“For I was hungry and you gave me food”


December 13, 2011 by Ron Madson

“For I was hungry, and you gave me food…”

(Matthew 25: 35)

There are tens of thousands of LDS children that are suffering from chronic malnutrition—leading to lifelong cognitive and physical defects, and in some cases contributing to their death. After extensive research and on the ground work for years in South and Central America, Dr. Brad Walker, who founded and operates the Liahona Children Foundation, offers these sobering numbers: “We estimate 80,000 active LDS children suffer from chronic malnutrition, and about 900 die from malnutrition each year.” While these findings may appear inconceivable to many members throughout first world countries, the everyday reality of the acute needs among children in less developed countries is known by those who live with it every day:

“Elder Walker, please go back to Salt Lake City and tell the missionaries who worked here how desperate we are for food and medicines. I have no money to help hungry children in my stake”—plea from a current Stake President in Ecuador

To grasp the magnitude of the need, Dr. Brad Walker has submitted a blog post with By Common Consent as well as a detailed article with Dialogue.

President Kimball understood the need for us to know of the suffering of others when he said: “I do not worry about the members of the Church being unresponsive when they learn of the needy as much as I worry about our being unaware of such needs.”

Fortunately, there is a non-profit organization made up of volunteers who give their time, money and resources to provide direct relief for LDS children suffering from malnutrition. The Liahona Foundation started in 2008 and works with Stake Members (member children can bring a non-member friend) to come and be screened for malnutrition. The Liahona Foundation indicates that on average 25% of the children screened are suffering from chronic malnutrition—some severe. These children (usually about 100 per stake) are then placed on a daily nutritional food supplement for an entire year. The cost for each child is only $50 a year. These vitamin rich daily supplements are critical in their development.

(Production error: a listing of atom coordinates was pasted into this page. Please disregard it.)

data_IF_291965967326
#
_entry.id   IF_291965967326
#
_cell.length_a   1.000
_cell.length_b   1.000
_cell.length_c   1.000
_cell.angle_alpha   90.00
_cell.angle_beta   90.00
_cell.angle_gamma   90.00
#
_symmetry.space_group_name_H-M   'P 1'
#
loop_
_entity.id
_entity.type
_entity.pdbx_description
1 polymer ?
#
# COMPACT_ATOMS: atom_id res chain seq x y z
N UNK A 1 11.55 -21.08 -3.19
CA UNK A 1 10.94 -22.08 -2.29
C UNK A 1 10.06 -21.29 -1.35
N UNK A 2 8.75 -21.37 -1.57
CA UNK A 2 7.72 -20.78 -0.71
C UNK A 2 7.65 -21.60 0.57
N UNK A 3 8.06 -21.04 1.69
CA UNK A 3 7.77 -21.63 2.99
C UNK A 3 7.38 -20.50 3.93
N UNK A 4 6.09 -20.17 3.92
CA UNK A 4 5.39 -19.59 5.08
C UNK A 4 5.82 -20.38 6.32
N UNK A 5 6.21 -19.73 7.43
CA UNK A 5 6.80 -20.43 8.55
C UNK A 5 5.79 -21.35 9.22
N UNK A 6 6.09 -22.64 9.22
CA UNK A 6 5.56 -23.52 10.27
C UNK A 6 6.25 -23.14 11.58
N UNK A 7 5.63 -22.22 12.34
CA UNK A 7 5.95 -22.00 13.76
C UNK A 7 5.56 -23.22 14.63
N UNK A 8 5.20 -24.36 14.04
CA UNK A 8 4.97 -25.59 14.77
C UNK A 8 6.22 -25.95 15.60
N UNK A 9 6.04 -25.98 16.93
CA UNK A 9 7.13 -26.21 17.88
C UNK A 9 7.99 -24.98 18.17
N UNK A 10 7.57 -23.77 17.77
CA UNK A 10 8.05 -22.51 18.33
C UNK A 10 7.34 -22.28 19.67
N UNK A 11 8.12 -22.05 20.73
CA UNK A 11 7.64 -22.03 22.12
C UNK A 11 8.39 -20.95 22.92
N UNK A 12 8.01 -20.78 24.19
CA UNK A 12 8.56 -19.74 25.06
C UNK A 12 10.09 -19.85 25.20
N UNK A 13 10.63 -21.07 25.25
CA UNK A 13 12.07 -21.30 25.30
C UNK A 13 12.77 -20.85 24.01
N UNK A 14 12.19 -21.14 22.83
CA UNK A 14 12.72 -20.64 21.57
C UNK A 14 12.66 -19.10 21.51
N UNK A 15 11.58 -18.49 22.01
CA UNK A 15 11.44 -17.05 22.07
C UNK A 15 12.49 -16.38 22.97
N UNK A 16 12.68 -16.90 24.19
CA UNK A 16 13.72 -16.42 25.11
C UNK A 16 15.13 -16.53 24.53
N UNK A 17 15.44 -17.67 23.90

At this point in time, the Liahona Children Foundation has grown in the last year from seven stakes to seventeen stakes/districts. There is a need to not only make sure that the children in these stakes can continue to be funded each year, but that the Liahona Children Foundation can penetrate many other stakes that are in just as desperate need for assistance.

The Liahona Foundation does not want to sensationalize the suffering with pictures of severely malnourished children, but when they see children that attend church on Sunday who are so weak that they cannot hold up their head due to hunger, they know that something must be done now. With each passing day, week, month and year that a child’s nutritional needs are not addressed is time lost. Studies show that if you measure a child’s brain at 3 years of age that was suffering from severe malnutrition as compared to a child who was not, the size of the malnourished child’s brain is literally half the size of a normal child. Just as troubling is the reality that when a child succumbs to the many diseases facing children in less developed countries, that more often than not the primary component in their inability to overcome illness is their malnourishment. Thus, giving a child the proper nourishment is essential in cost effectively enriching and preserving life. There is no greater return dollar for life.